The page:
No one wants to be a grunt worker forever — but you don’t relish the idea of working in lower-level positions at any point in your career. Nothing about the low pay, lower benefits and almost nonexistent autonomy sparks your interests, and you find it difficult to become passionate about work that benefits someone else more than it does you.
Unfortunately, there isn’t a good way to skip entry-level positions entirely. Fortunately, you can drastically reduce the amount of time you spend in the trenches. This guide will help you build a career that takes you straight to the top — even if you aren’t even at the foundations yet.
1. Study for the C-Suite
It should go without saying that you should constantly be striving to improve your knowledge and skill, but many workers waste time at lower levels by becoming better trained and more educated for their current positions instead of the roles they hope to achieve. Instead of preparing your skill-set for an entry-level position, you should be looking ahead to the skills and characteristics of leadership and working to accrue those.
However, hiring panels for upper-level positions don’t like to bring on candidates who lack real-world experience, so it is imperative that you don’t spend all your formative years in the classroom. You should pursue an MBA while working, so you gain the skills you need for tomorrow while learning the real ins and outs of business today.
Though it does mean spending some time at lower-level employment, with your advanced credentials, employers won’t keep you there for long.
2. Invest in Internships
One way to catapult yourself past entry-level positions before you step foot in the workplace is to spend your spare time in high school and college participating in internships. In truth, an internship is like a part-time entry-level position, but because they are temporary, you shouldn’t be worried about getting stuck at low levels for long.
Internships allow you to try out a number of different industries and different employers without committing to any, so you can make a more informed decision with regards to your career path.
To make the most of your internship, you should be engaged in information-gathering. You should try to ask your superiors as much as possible about their jobs — and the skills and credentials that got them there. You should also try to connect with upper-level management to learn about their experiences.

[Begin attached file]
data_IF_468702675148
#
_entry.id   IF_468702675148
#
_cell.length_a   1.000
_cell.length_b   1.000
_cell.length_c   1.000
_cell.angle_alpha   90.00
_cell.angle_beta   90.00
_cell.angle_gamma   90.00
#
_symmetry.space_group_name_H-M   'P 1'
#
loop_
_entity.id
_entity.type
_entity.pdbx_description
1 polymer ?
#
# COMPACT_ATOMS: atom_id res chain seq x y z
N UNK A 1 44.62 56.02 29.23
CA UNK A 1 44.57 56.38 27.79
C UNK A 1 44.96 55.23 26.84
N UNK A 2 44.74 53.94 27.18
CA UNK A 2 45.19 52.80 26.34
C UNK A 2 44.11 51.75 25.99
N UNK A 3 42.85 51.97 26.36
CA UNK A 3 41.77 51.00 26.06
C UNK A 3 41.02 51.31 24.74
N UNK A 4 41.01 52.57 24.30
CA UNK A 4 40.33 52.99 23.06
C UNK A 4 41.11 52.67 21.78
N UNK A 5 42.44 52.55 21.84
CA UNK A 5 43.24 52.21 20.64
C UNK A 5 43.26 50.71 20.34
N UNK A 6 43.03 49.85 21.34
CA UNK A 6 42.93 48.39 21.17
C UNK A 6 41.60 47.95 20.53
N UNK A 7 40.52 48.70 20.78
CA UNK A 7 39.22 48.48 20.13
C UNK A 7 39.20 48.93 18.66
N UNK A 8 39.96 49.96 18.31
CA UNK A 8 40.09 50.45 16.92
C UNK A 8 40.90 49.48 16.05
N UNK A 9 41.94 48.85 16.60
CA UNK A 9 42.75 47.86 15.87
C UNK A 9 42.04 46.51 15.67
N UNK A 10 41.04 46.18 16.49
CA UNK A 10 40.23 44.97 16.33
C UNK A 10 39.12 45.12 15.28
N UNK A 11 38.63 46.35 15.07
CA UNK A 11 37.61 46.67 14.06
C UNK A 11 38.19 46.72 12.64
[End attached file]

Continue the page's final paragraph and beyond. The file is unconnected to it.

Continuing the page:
Meanwhile, you should also be making a good impression by completing your duties well, so you can grow your network and perhaps land a job offer when you are ready to enter the workforce.
3. Find the Right Position
Employers are getting craftier in how they advertise jobs, knowing that few top job seekers are enticed by positions with “junior” in the title. These days, most job ads sound like they are for immensely important, upper-level roles — when in fact they remain entry-level positions without much authority, autonomy or pay.
Thus, you need to be a sleuth when it comes to reading and analyzing job descriptions. Immediately, you can disregard requirements like “3 to 5 years of experience;” all jobs have this prerequisite, so it doesn’t mean much. However, you should also be respectful of jobs that demand “15 to 20 years of experience” because you probably aren’t ready for that.
Instead, you should search for a meaty middle-level position with duties that interest you and qualifications that mostly fit your credentials.
4. Assemble Your Application
Once you have identified a few appropriate first roles outside the entry-level space, you need to ensure your application materials are impeccable, so hiring managers don’t toss them out at first glance.
The first step is perfecting your resume; you need to show you have all the skills listed in the job description and then some. This does mean listing relevant talents and abilities, especially when it comes to software tools, but it also might mean providing an example of your expertise, like building a personal website with additional information about your education, work history, interests and career goals.
You should be equipped with examples proving your soft skills, especially communication and leadership. And, it should go without saying, you should always come off professionally, on paper and in person.
If you are ambitious, you likely hate the idea of spending any time in the lower levels of an organization. Fortunately, you can rise up the ranks quickly with proactive education, experience and training. If you keep your eyes on the c-suite, you’ll be there before you know it.